Neil Hannon still writes better indie-pop songs than most. He still possesses an enjoyable wry way with a lyric and he still knows how best to deploy the charging acoustic guitar sound that has been a staple of his music for the best part of two decades now. Vocally, he remains a force to be reckoned with and, when he’s at his best, he can still scale the heights of old. With occasional though judicious use of the skip button, I’ve thoroughly enjoyed living with this record for the last month and can gladly reassure the Divine Comedy fans reading this that there’s plenty to be pleased about.

And so, to return to my original questions. It’s not easy to remain objective and I suspect that I’d be less forgiving of some of these lyrics if they were dressed in different clothes but that doesn’t mean there’s any need to make excuses for such things. ‘Bang Goes The Knighthood’ is a fair way down the rankings for the best Divine Comedy album, but that doesn’t mean it’s not a good record. As for the baggage that might be raising expectations and dragging down enthusiasm, it’s impossible to forget that I’ve heard ‘A Short Album About Love’ and ‘Casanova’. I can’t pretend that songs like ‘The Summerhouse’ and ‘Commuter Love’ haven’t melted my heart. I can’t pat down the goosebumps raised by ‘The Light Of Day’ or even ‘Too Young To Die’. This record rarely prompts such intense emotional rushes and, for that at least, I’m a little sad. But that Neil is still recording glorious pop music, still unleashing records containing at least a few songs you’d put on a best of and still capable of the kind of musical alchemy found on ‘I Like’ and ‘Down In The Street Below’ is reason enough to celebrate this release.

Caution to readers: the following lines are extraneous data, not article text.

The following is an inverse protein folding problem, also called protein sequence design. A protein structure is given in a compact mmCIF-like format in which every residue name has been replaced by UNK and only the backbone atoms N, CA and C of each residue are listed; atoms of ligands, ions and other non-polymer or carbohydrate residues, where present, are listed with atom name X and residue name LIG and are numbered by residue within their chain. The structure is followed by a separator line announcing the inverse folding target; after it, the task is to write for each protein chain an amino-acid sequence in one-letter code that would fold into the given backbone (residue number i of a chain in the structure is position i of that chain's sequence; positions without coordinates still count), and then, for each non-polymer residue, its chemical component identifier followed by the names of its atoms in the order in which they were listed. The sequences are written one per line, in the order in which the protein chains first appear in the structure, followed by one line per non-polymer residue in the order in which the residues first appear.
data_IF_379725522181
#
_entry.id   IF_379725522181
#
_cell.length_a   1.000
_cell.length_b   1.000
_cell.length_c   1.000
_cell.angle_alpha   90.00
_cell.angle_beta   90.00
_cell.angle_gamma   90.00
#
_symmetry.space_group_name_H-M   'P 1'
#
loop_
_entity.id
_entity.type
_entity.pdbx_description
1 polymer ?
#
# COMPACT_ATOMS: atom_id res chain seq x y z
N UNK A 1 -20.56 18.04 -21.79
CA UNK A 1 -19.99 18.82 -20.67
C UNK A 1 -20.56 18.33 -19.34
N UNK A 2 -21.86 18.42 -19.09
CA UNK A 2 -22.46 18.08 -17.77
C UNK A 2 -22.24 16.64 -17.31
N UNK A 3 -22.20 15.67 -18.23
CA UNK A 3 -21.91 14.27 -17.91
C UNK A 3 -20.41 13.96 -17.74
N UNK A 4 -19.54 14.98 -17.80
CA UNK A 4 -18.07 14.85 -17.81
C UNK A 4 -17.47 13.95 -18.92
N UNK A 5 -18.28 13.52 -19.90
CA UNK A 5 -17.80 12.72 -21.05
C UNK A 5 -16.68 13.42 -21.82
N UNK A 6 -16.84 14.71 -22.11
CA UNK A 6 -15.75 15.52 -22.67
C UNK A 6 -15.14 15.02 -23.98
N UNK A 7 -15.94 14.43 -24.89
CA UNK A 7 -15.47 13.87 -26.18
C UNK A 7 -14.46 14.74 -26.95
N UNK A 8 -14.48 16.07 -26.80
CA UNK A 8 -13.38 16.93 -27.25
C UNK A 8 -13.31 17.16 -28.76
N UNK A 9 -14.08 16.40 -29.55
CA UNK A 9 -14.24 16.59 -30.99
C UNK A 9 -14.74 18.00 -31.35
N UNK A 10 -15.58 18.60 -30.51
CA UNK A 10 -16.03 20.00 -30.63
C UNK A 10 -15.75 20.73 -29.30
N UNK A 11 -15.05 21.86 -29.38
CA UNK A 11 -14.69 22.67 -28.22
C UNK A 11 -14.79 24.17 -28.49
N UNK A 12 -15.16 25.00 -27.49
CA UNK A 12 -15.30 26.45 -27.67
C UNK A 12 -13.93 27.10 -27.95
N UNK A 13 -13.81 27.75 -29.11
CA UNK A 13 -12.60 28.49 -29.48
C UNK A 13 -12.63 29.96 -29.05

2010 inverted

Wittering Wednesdays – Plastic Beach and a dog in a bath

I spent much of last weekend with the new Rufus Wainwright album, ‘All Days Are Nights: Songs For Lulu’, and I’m happy to tell you that it’s a charming and understated little record. I know, I never thought I’d type that about Wainwright either, but here it is: a collection of twelve songs featuring Rufus and his piano. It features some of his most beautiful singing to date along with complex piano figures, similar to those found on parts of ‘Poses’. Some songs feature guest lyricist Bill Shakespeare who, it turns out, can bash together a decent sounding phrase or two. Album closer ‘Zebulon’, a live version of which appeared on The Guardian’s site a few weeks ago, is spellbinding. I can’t recommend it enough. An alternative performance can be clicked on below.